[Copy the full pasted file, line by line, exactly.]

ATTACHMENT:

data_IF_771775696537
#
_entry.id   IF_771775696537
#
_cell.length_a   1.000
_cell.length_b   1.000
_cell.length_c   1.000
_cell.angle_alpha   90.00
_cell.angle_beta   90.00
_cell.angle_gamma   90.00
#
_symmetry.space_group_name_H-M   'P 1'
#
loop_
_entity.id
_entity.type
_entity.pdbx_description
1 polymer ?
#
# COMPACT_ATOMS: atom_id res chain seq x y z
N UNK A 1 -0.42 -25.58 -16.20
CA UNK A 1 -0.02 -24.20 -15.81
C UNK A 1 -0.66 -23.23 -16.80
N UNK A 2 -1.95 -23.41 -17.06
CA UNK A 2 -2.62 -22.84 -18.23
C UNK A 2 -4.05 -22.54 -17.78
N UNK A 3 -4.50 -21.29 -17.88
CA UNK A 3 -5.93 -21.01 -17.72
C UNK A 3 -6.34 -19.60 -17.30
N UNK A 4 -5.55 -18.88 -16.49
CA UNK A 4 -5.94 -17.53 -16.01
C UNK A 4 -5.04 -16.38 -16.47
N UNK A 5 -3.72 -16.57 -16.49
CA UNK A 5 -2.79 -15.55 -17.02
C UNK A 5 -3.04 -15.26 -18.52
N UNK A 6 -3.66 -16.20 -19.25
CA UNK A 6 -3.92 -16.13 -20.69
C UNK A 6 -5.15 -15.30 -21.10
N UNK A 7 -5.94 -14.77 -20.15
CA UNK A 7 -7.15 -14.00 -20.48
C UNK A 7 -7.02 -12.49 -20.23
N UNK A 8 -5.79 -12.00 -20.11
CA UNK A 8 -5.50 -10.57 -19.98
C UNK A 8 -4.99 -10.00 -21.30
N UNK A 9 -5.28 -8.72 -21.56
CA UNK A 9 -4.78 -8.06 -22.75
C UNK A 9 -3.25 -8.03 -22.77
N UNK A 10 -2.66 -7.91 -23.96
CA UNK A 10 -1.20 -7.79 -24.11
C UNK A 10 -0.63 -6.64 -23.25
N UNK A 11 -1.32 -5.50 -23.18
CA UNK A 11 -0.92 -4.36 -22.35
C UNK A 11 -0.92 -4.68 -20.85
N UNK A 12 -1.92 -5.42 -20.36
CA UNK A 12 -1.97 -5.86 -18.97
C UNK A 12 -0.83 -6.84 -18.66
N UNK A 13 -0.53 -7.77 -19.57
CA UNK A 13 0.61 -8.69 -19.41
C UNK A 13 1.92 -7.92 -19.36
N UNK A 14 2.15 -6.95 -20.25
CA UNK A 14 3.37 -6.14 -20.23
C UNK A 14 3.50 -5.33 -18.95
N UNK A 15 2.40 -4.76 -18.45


data_IF_771775696537
#
_entry.id   IF_771775696537
#
_cell.length_a   1.000
_cell.length_b   1.000
_cell.length_c   1.000
_cell.angle_alpha   90.00
_cell.angle_beta   90.00
_cell.angle_gamma   90.00
#
_symmetry.space_group_name_H-M   'P 1'
#
loop_
_entity.id
_entity.type
_entity.pdbx_description
1 polymer ?
#
# COMPACT_ATOMS: atom_id res chain seq x y z
N UNK A 1 -0.42 -25.58 -16.20
CA UNK A 1 -0.02 -24.20 -15.81
C UNK A 1 -0.66 -23.23 -16.80
N UNK A 2 -1.95 -23.41 -17.06
CA UNK A 2 -2.62 -22.84 -18.23
C UNK A 2 -4.05 -22.54 -17.78
N UNK A 3 -4.50 -21.29 -17.88
CA UNK A 3 -5.93 -21.01 -17.72
C UNK A 3 -6.34 -19.60 -17.30
N UNK A 4 -5.55 -18.88 -16.49
CA UNK A 4 -5.94 -17.53 -16.01
C UNK A 4 -5.04 -16.38 -16.47
N UNK A 5 -3.72 -16.57 -16.49
CA UNK A 5 -2.79 -15.55 -17.02
C UNK A 5 -3.04 -15.26 -18.52
N UNK A 6 -3.66 -16.20 -19.25
CA UNK A 6 -3.92 -16.13 -20.69
C UNK A 6 -5.15 -15.30 -21.10
N UNK A 7 -5.94 -14.77 -20.15
CA UNK A 7 -7.15 -14.00 -20.48
C UNK A 7 -7.02 -12.49 -20.23
N UNK A 8 -5.79 -12.00 -20.11
CA UNK A 8 -5.50 -10.57 -19.98
C UNK A 8 -4.99 -10.00 -21.30
N UNK A 9 -5.28 -8.72 -21.56
CA UNK A 9 -4.78 -8.06 -22.75
C UNK A 9 -3.25 -8.03 -22.77
N UNK A 10 -2.66 -7.91 -23.96
CA UNK A 10 -1.20 -7.79 -24.11
C UNK A 10 -0.63 -6.64 -23.25
N UNK A 11 -1.32 -5.50 -23.18
CA UNK A 11 -0.92 -4.36 -22.35
C UNK A 11 -0.92 -4.68 -20.85
N UNK A 12 -1.92 -5.42 -20.36
CA UNK A 12 -1.97 -5.86 -18.97
C UNK A 12 -0.83 -6.84 -18.66
N UNK A 13 -0.53 -7.77 -19.57
CA UNK A 13 0.61 -8.69 -19.41
C UNK A 13 1.92 -7.92 -19.36
N UNK A 14 2.15 -6.95 -20.25
CA UNK A 14 3.37 -6.14 -20.23
C UNK A 14 3.50 -5.33 -18.95
N UNK A 15 2.40 -4.76 -18.45